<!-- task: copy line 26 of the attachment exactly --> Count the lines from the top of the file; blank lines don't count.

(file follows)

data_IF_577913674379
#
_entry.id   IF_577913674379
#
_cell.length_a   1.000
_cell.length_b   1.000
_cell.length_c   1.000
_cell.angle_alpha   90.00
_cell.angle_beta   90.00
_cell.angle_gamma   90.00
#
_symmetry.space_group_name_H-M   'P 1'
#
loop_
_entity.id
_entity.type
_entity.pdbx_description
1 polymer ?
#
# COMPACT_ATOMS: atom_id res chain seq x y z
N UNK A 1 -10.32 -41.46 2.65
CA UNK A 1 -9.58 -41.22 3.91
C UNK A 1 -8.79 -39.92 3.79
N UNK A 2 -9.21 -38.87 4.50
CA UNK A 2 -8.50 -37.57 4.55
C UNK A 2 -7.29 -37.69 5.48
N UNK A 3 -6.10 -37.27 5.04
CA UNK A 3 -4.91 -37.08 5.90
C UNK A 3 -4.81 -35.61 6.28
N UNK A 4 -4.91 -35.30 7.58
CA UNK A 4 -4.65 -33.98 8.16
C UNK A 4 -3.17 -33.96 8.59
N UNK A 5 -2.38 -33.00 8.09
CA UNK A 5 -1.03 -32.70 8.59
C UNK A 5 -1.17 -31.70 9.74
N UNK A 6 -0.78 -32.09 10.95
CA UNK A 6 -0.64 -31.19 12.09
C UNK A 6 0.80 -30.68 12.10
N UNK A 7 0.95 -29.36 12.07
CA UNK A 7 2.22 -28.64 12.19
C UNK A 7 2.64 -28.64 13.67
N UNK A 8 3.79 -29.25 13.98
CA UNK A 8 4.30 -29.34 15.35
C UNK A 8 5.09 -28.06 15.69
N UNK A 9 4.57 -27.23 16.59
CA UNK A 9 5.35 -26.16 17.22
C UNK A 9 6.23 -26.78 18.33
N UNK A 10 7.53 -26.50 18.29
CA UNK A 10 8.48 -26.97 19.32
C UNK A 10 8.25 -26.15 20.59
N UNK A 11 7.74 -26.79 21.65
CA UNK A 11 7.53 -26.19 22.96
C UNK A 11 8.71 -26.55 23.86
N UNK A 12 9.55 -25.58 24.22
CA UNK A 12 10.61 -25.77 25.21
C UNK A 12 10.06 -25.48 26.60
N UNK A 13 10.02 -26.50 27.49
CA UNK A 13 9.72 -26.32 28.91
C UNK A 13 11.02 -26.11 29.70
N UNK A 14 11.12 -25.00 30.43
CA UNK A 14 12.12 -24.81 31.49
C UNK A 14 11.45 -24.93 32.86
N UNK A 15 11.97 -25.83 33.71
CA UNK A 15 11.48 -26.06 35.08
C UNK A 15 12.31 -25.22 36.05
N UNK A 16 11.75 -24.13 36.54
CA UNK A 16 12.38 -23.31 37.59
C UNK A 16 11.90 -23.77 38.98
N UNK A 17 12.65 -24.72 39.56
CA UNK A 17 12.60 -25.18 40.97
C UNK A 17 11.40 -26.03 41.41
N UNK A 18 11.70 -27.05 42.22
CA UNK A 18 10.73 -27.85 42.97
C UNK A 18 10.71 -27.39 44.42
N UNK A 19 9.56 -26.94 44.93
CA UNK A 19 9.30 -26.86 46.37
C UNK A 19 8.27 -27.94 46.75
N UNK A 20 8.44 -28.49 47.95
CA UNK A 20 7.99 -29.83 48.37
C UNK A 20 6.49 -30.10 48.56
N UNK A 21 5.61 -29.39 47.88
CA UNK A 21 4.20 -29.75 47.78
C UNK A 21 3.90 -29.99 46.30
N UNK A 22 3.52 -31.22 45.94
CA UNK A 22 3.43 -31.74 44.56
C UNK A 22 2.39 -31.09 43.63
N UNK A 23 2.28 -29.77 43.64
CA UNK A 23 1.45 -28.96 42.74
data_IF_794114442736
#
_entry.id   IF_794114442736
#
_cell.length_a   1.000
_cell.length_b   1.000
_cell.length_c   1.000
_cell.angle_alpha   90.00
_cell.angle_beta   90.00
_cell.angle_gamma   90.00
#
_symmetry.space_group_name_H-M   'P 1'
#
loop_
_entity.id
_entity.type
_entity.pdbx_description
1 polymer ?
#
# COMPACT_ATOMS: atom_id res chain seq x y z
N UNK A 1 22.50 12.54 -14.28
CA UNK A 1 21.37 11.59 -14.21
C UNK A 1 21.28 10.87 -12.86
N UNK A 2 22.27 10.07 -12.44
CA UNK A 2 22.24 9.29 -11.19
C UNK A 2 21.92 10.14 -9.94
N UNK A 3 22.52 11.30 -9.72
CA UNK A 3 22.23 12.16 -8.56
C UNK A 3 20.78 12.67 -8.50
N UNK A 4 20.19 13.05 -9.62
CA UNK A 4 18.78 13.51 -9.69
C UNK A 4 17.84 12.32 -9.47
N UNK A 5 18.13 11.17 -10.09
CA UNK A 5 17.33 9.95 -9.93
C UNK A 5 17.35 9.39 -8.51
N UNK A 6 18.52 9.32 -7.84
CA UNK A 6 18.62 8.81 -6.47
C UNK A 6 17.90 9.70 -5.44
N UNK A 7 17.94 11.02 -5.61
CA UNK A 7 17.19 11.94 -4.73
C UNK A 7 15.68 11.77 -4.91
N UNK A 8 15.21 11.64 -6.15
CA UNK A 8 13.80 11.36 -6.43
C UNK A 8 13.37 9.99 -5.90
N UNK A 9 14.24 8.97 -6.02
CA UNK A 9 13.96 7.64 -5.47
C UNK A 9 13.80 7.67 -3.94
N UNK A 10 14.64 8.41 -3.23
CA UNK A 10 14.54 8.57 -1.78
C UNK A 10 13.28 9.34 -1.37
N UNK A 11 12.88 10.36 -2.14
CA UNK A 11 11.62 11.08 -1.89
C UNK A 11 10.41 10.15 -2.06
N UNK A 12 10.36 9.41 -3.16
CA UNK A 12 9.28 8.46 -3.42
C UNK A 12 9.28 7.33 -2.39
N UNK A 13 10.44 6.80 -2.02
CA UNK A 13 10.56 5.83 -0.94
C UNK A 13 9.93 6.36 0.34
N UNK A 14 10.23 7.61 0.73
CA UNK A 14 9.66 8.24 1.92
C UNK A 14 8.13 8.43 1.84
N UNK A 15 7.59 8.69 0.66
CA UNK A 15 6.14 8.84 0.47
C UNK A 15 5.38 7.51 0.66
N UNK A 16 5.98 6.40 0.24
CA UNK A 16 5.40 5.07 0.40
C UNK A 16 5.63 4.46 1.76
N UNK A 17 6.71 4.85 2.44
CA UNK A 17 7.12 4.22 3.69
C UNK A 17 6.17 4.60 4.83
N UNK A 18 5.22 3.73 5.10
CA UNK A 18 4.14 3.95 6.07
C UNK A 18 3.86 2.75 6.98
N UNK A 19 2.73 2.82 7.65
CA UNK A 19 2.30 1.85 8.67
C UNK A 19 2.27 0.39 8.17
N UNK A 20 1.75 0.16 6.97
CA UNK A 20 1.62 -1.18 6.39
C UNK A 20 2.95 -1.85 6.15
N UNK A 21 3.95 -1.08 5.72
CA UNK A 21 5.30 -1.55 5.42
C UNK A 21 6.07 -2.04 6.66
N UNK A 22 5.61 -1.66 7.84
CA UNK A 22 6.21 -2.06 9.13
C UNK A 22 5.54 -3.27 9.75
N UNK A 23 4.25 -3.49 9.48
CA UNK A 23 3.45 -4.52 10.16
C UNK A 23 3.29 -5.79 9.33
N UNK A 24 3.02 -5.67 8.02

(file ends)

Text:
C UNK A 2 -7.29 -37.69 5.48